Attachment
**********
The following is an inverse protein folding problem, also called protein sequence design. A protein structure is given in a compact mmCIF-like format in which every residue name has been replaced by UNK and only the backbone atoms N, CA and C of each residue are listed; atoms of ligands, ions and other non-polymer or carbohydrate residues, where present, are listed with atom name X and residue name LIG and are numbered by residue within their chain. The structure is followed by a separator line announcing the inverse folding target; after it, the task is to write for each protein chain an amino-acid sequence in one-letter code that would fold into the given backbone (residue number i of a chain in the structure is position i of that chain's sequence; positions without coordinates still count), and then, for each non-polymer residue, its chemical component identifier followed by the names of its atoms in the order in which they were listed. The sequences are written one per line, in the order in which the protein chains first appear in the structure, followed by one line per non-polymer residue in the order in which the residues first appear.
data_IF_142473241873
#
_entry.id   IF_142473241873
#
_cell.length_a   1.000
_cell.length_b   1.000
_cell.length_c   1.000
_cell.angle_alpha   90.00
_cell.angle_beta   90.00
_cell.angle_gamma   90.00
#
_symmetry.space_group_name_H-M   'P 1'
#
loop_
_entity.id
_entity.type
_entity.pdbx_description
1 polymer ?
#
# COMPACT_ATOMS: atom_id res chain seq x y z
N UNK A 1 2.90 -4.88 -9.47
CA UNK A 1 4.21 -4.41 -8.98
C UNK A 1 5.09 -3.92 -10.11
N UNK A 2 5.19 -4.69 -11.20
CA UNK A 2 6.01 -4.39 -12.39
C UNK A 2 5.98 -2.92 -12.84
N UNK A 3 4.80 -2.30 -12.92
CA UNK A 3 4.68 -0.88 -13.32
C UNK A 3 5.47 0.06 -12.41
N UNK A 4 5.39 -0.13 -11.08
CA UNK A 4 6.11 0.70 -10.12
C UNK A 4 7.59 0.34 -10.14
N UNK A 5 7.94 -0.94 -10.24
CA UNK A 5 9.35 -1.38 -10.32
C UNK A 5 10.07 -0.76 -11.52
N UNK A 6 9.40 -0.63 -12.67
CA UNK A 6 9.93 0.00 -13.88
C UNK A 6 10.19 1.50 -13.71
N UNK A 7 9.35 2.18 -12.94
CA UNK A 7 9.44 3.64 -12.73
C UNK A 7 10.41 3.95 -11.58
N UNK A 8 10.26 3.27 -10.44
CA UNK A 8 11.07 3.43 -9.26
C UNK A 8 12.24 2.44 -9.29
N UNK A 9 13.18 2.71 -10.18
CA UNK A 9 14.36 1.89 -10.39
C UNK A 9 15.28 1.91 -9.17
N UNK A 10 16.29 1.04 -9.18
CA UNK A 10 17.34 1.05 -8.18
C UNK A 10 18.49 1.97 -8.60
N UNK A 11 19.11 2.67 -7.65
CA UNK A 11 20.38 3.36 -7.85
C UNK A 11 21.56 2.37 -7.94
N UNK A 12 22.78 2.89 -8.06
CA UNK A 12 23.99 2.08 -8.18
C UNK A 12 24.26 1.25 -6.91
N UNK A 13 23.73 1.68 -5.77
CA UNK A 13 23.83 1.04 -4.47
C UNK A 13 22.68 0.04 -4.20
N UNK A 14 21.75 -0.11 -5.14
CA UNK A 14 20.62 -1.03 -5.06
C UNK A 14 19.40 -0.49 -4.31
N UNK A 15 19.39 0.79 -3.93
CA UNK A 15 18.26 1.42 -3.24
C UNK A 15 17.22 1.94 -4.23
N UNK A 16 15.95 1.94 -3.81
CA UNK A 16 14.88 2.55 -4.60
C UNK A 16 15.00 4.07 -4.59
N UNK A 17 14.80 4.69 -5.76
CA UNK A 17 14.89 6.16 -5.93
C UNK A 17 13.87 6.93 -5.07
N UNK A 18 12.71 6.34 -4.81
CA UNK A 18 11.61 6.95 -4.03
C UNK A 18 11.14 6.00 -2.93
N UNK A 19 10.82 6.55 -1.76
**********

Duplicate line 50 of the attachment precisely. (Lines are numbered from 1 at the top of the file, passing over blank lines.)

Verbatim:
CA UNK A 10 17.34 1.05 -8.18